"I looked at the playground (a rundown playground in the neighborhood where he grew up) and realized the city doesn't care about me, why should I care about them? It was us against them," Juan Rivera said. "The music, the whole culture around gangster stuff, that's us. We're rebelling against society." But Juan Rivera also admits he started dealing drugs because it was an easier and more lucrative job than delivering newspapers or shoveling driveways. "It was me being lazy. I didn't want to get up and go to work, I wanted to stay up until 2 a.m. and sleep late," Juan Rivera said. Juan Rivera said he had no role models as a child and felt abandoned by the largely white population around him.
"When I was in school, the guidance counselor would talk to me about what I wanted to do. I looked at him and thought, 'How can you relate? You don't deal with the next-door neighbor always stealing your stuff to get high or the drug dealing I see on the street,'" Juan Rivera said.
Latinos in the local community don't speak up about violence and crime because they feel police aren't on their side, Juan Rivera said. "At one time we couldn't go to the cops because the cops didn't care, so we just stayed silent," Juan Rivera said. "It's a culture of 'If it doesn't bother me, then I don't care.'"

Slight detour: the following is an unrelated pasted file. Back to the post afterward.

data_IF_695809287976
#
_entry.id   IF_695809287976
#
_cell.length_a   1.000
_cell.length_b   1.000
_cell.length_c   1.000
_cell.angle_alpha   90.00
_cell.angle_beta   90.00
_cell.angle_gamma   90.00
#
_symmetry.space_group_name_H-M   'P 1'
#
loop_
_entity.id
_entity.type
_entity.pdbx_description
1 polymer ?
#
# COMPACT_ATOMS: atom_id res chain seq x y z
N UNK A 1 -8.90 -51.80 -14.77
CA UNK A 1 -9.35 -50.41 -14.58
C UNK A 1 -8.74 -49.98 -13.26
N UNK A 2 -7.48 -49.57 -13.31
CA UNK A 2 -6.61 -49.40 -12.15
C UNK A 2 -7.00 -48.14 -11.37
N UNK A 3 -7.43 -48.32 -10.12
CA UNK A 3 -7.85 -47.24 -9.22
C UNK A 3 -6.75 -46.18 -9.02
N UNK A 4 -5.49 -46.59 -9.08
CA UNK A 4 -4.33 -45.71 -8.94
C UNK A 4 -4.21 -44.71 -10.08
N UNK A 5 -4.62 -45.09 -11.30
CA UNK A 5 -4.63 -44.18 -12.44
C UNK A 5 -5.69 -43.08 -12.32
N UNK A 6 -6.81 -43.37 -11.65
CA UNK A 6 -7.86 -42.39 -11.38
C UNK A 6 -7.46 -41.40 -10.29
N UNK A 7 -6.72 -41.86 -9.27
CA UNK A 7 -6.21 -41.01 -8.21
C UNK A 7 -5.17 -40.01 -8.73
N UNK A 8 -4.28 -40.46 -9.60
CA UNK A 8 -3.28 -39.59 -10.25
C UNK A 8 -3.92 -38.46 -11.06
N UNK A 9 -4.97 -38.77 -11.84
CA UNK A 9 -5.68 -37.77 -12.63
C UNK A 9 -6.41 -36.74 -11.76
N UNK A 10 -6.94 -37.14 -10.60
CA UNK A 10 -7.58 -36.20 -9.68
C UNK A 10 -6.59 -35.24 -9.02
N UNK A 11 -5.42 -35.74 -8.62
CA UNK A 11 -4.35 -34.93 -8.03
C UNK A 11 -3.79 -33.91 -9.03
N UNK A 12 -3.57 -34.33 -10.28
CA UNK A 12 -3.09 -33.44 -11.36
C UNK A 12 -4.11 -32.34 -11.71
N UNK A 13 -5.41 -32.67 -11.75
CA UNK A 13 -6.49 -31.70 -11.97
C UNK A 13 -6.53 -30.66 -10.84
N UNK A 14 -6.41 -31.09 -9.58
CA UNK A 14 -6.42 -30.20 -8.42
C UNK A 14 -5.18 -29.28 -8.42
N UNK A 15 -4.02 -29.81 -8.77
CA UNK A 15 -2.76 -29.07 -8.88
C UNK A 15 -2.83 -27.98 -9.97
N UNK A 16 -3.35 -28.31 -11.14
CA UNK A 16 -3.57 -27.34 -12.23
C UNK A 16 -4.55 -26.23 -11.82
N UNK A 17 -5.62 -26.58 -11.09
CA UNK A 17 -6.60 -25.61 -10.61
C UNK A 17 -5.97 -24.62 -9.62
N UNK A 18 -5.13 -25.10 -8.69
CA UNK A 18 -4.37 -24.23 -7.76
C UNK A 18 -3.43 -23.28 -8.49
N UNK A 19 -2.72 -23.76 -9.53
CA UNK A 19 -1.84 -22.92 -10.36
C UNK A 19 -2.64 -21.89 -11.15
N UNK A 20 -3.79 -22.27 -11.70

But Juan Rivera admits some Latinos don't want to take responsibility for their own actions and lives.
"Everybody needs to take responsibility for their own part. I believe I get stereotyped, but instead of doing the right thing, I let that happen," Juan Rivera said. "I was a gang member; I was a drug dealer. It was the fad, the money." But the 25-year-old encourages others to break the stereotypes. "If you feel like someone is being racist toward you, get involved. You already know if you just hit the cop or the mayor, you'll go to jail," he said. Javier Rivera is starting a program with the owner of Juice Cuts Barber Shop on Day Street in Fitchburg to give kids some thing to do after school gets out, an option he never had.